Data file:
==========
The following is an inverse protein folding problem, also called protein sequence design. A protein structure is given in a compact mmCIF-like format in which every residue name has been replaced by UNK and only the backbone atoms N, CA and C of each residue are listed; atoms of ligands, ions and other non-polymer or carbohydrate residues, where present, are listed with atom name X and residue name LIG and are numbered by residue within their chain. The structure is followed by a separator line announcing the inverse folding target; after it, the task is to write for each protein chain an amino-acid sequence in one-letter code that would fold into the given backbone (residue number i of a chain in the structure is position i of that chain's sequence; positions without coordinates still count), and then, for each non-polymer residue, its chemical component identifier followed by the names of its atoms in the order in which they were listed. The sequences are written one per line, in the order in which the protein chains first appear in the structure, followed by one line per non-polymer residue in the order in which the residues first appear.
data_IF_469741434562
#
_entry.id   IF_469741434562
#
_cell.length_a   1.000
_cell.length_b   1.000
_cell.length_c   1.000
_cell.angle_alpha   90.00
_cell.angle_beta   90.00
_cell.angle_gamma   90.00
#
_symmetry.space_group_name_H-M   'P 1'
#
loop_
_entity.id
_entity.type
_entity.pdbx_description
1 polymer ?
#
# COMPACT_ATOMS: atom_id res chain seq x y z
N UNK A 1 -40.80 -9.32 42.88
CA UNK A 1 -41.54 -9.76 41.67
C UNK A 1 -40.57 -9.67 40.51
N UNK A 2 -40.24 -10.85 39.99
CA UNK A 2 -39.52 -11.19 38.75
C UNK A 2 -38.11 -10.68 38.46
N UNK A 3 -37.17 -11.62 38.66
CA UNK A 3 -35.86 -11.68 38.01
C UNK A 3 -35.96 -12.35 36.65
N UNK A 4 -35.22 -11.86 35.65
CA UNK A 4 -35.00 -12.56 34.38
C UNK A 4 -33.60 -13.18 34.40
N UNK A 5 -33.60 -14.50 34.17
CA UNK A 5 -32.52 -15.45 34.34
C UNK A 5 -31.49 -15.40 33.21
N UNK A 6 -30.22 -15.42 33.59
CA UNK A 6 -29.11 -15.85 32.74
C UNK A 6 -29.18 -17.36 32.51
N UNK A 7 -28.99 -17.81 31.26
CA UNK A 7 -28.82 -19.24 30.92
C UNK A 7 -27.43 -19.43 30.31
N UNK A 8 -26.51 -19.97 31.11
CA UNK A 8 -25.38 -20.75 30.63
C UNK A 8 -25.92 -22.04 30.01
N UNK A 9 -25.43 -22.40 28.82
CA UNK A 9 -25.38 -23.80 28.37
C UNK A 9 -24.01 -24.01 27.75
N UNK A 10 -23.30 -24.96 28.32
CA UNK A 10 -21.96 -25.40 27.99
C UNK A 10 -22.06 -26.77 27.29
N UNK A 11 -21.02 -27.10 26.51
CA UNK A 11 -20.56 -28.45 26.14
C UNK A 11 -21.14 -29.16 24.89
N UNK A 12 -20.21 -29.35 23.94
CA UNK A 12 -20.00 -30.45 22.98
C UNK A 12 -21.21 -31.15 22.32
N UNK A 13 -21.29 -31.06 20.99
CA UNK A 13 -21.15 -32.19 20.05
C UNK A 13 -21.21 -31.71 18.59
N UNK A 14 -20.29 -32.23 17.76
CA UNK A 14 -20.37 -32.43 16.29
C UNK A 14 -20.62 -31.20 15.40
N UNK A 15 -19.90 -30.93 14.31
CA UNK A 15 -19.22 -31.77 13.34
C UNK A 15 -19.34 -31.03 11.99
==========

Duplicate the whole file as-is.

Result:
The following is an inverse protein folding problem, also called protein sequence design. A protein structure is given in a compact mmCIF-like format in which every residue name has been replaced by UNK and only the backbone atoms N, CA and C of each residue are listed; atoms of ligands, ions and other non-polymer or carbohydrate residues, where present, are listed with atom name X and residue name LIG and are numbered by residue within their chain. The structure is followed by a separator line announcing the inverse folding target; after it, the task is to write for each protein chain an amino-acid sequence in one-letter code that would fold into the given backbone (residue number i of a chain in the structure is position i of that chain's sequence; positions without coordinates still count), and then, for each non-polymer residue, its chemical component identifier followed by the names of its atoms in the order in which they were listed. The sequences are written one per line, in the order in which the protein chains first appear in the structure, followed by one line per non-polymer residue in the order in which the residues first appear.
data_IF_469741434562
#
_entry.id   IF_469741434562
#
_cell.length_a   1.000
_cell.length_b   1.000
_cell.length_c   1.000
_cell.angle_alpha   90.00
_cell.angle_beta   90.00
_cell.angle_gamma   90.00
#
_symmetry.space_group_name_H-M   'P 1'
#
loop_
_entity.id
_entity.type
_entity.pdbx_description
1 polymer ?
#
# COMPACT_ATOMS: atom_id res chain seq x y z
N UNK A 1 -40.80 -9.32 42.88
CA UNK A 1 -41.54 -9.76 41.67
C UNK A 1 -40.57 -9.67 40.51
N UNK A 2 -40.24 -10.85 39.99
CA UNK A 2 -39.52 -11.19 38.75
C UNK A 2 -38.11 -10.68 38.46
N UNK A 3 -37.17 -11.62 38.66
CA UNK A 3 -35.86 -11.68 38.01
C UNK A 3 -35.96 -12.35 36.65
N UNK A 4 -35.22 -11.86 35.65
CA UNK A 4 -35.00 -12.56 34.38
C UNK A 4 -33.60 -13.18 34.40
N UNK A 5 -33.60 -14.50 34.17
CA UNK A 5 -32.52 -15.45 34.34
C UNK A 5 -31.49 -15.40 33.21
N UNK A 6 -30.22 -15.42 33.59
CA UNK A 6 -29.11 -15.85 32.74
C UNK A 6 -29.18 -17.36 32.51
N UNK A 7 -28.99 -17.81 31.26
CA UNK A 7 -28.82 -19.24 30.92
C UNK A 7 -27.43 -19.43 30.31
N UNK A 8 -26.51 -19.97 31.11
CA UNK A 8 -25.38 -20.75 30.63
C UNK A 8 -25.92 -22.04 30.01
N UNK A 9 -25.43 -22.40 28.82
CA UNK A 9 -25.38 -23.80 28.37
C UNK A 9 -24.01 -24.01 27.75
N UNK A 10 -23.30 -24.96 28.32
CA UNK A 10 -21.96 -25.40 27.99
C UNK A 10 -22.06 -26.77 27.29
N UNK A 11 -21.02 -27.10 26.51
CA UNK A 11 -20.56 -28.45 26.14
C UNK A 11 -21.14 -29.16 24.89
N UNK A 12 -20.21 -29.35 23.94
CA UNK A 12 -20.00 -30.45 22.98
C UNK A 12 -21.21 -31.15 22.32
N UNK A 13 -21.29 -31.06 20.99
CA UNK A 13 -21.15 -32.19 20.05
C UNK A 13 -21.21 -31.71 18.59
N UNK A 14 -20.29 -32.23 17.76
CA UNK A 14 -20.37 -32.43 16.29
C UNK A 14 -20.62 -31.20 15.40
N UNK A 15 -19.90 -30.93 14.31
CA UNK A 15 -19.22 -31.77 13.34
C UNK A 15 -19.34 -31.03 11.99